It’s been suspected for some time that Apple’s AirTag Bluetooth tracker, despite its built-in privacy measures, is being widely used for stalking and robbery. The device can be hidden among an unsuspecting victim’s personal effects, then their location can be tracked remotely by the owner of the AirTag. Anti-stalking features mean the device will reveal its location at some point, but this won’t help if the perpetrator works quickly.
So far such concerns have been largely based on anecdotes. Here on Macworld we’ve covered one such case in New York City, another in Detroit, and others in Canada. But Vice’s tech site Motherboard has attempted a more systematic approach to analysing the frequency and severity of AirTag-based stalking and uncovered an alarming number of cases.
Motherboard asked a number of police departments about any cases they had investigated involving AirTags. Eight departments responded with details of 150 such cases across an eight-month period. Of these, 50 involved women receiving notifications that their movements were being tracked by an unknown AirTag, and in half of those cases the victim could identify a specific man–usually an angry ex, sometimes with a known history of abusive behavior–with a motive for planting an AirTag among their belongings for the purposes of stalking or harassment.
Frequently the victims had more than mere suspicions that they were being stalked. One noticed a beeping in her car, discovered it was caused by an AirTag and confronted her ex, who admitted to planting it; another found the Bluetooth trackers attached to her vehicle on multiple occasions. And there were numerous cases where women’s suspicions were strengthened by their exes turning up at their location without having any legitimate reason for knowing it.
But simply having their location known by an ex with a grudge, as frightening as that must have been, was not the worst the victims had to fear. One woman had her tires slashed; another was threatened with physical violence; in other cases the suspected perpetrators actually became violent when confronted. Virtually all of the victims were women.
While Apple will be dismayed to see a device it claims to have equipped with anti-stalking measures crop up in 50 police cases involving suspected stalking, it’s important to put the numbers in some context. Some extremely rough back-of-an-envelope calculations based on there being 15,766 police departments in the US and roughly 13.5 million stalking cases per year suggests we would expect eight departments to report 4,567 cases across an eight-month period. Those 50 cases would make up slightly over 1%. Not an insignificant proportion by any means, but not quite an epidemic either.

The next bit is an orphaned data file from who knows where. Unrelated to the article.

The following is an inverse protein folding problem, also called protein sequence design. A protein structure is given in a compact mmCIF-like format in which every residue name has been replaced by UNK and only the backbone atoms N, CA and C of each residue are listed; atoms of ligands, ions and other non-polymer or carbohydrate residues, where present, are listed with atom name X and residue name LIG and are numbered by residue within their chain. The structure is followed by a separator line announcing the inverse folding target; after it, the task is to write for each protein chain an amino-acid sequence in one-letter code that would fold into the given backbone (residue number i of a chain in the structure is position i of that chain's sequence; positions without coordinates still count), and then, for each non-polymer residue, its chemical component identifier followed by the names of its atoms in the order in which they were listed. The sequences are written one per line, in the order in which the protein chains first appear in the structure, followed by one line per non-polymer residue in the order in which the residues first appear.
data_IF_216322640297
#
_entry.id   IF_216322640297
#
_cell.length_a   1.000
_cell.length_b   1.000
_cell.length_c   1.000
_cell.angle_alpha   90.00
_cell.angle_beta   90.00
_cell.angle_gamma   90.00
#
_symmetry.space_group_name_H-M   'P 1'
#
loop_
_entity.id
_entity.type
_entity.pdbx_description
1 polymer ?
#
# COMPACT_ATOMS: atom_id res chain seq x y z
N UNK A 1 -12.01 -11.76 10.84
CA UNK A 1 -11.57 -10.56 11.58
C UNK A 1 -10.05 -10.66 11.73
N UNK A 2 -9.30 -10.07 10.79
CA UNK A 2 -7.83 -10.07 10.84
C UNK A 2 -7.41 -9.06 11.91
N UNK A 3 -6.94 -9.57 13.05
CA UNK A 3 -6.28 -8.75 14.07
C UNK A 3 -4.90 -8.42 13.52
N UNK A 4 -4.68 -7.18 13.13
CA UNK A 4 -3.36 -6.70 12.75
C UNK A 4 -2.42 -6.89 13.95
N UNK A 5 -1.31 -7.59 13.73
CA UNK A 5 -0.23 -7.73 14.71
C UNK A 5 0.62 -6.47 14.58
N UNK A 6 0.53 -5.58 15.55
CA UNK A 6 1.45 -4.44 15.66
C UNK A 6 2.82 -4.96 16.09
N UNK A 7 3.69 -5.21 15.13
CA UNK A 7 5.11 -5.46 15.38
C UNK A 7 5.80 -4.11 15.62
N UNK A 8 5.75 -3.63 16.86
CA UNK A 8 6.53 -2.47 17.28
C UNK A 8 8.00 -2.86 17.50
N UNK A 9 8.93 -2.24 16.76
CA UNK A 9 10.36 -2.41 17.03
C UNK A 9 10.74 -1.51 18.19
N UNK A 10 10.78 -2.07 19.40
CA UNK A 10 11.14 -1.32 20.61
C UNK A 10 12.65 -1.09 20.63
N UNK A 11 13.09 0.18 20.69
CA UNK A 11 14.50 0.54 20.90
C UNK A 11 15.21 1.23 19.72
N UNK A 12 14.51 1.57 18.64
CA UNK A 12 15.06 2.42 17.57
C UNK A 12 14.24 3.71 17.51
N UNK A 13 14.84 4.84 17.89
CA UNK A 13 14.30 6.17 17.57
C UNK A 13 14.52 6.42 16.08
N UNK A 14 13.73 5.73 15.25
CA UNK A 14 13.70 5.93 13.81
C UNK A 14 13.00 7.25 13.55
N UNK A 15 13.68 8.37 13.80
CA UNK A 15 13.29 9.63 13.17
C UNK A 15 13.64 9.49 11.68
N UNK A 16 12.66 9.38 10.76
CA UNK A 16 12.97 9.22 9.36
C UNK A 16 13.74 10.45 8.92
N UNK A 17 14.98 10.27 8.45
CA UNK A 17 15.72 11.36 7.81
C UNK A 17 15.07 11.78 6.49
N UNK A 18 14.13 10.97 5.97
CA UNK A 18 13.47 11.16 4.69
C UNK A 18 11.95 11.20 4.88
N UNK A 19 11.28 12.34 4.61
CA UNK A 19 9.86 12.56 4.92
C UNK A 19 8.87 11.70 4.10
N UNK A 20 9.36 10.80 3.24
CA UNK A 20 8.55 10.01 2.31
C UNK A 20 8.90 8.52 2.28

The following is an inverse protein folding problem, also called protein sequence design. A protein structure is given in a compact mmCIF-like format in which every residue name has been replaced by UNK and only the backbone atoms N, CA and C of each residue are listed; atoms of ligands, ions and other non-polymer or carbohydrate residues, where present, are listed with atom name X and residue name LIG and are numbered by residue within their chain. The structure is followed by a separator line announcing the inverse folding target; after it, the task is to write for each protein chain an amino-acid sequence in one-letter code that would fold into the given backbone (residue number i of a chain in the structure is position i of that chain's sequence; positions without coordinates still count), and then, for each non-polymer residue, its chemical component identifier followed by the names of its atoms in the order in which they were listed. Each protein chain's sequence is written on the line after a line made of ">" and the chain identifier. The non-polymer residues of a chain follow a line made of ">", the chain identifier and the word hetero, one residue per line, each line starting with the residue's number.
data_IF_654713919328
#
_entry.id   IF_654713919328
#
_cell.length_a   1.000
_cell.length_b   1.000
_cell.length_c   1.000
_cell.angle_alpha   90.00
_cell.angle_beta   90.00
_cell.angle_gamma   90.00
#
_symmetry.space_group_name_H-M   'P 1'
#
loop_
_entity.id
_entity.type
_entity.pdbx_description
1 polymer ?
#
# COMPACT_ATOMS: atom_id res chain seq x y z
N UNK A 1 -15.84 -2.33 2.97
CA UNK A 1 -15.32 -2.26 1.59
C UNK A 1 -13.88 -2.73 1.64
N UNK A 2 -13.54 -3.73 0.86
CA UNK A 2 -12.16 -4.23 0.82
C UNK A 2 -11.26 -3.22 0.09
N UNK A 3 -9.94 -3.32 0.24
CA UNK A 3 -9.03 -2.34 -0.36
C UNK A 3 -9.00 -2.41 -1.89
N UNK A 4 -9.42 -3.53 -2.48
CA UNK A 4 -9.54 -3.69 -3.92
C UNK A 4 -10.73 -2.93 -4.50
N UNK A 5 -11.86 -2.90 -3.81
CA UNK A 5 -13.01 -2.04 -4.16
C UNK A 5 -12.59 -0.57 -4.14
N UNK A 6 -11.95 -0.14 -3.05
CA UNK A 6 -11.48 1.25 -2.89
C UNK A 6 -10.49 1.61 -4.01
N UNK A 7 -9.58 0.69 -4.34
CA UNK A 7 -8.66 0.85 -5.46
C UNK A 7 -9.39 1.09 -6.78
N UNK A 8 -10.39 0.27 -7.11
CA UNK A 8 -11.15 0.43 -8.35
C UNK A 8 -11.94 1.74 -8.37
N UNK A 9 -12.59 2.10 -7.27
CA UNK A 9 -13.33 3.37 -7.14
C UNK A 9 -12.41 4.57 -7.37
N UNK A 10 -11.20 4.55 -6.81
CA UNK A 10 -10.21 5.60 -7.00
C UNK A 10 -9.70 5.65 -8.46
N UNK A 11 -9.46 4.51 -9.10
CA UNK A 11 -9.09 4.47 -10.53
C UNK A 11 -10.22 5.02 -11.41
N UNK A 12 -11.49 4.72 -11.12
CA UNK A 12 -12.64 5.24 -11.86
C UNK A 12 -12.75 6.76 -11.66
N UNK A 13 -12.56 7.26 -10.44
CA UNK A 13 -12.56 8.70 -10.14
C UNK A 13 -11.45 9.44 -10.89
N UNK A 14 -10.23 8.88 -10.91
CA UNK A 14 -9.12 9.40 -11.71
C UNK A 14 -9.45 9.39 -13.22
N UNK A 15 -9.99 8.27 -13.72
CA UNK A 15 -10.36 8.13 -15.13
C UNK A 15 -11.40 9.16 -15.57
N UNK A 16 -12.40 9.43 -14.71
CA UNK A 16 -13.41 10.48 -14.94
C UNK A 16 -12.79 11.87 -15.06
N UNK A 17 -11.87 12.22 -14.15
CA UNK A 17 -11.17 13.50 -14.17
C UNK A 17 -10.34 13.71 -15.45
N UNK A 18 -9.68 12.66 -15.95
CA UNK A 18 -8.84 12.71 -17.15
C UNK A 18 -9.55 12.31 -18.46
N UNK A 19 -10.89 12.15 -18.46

(Similar calculations would suggest that, extrapolating from eight to 15,766 police departments, there could have been something of the order of 295,000 AirTags-implicated cases across the entire US over that eight-month period. But again we are being extremely speculative. It’s possible, for example, that Motherboard targeted bigger departments because it thought they were more likely to have larger and consequently statistically more useful data, or that departments that had seen high rates of AirTags-related activity were more likely to respond to the request because they wanted to warn the public.)
It’s also worth bearing in mind that the AirTags have the ability (and Apple appears to have the will) to evolve their privacy features. Motherboard refers only to “a recent eight month period”, but it’s entirely possible that some of that period took place before even the first wave of privacy features were added in June 2021, and much of it will certainly have taken place before the second wave was announced in February of this year. AirTags will never again be as susceptible to misuse as they were in the highlighted eight-month period.
If one person is determined to stalk another, there are lots of ways they can do this. The AirTag isn’t even the only Bluetooth tracker they could use–indeed, while our experience suggests it may be the most effective tracker out there, it is also the one with the most comprehensive anti-stalking measures, so it’s not an ideal choice. Yet Apple is such a big brand that stories involving its products will naturally rise to the top of the news agenda.
Apple definitely has concerns about the use and misuse of the AirTag: the fact that it’s gone through two separate waves of privacy updates suggests the company takes this issue seriously. And we’ve highlighted the fundamental problem at the heart of object trackers, which is that they can be good at stopping theft or stalking, but seemingly not both. But we’re not yet convinced that AirTag-based stalking is as big a societal worry as the news media suggests it is–especially when the huge number of non-AirTag-related stalking cases get such minimal coverage.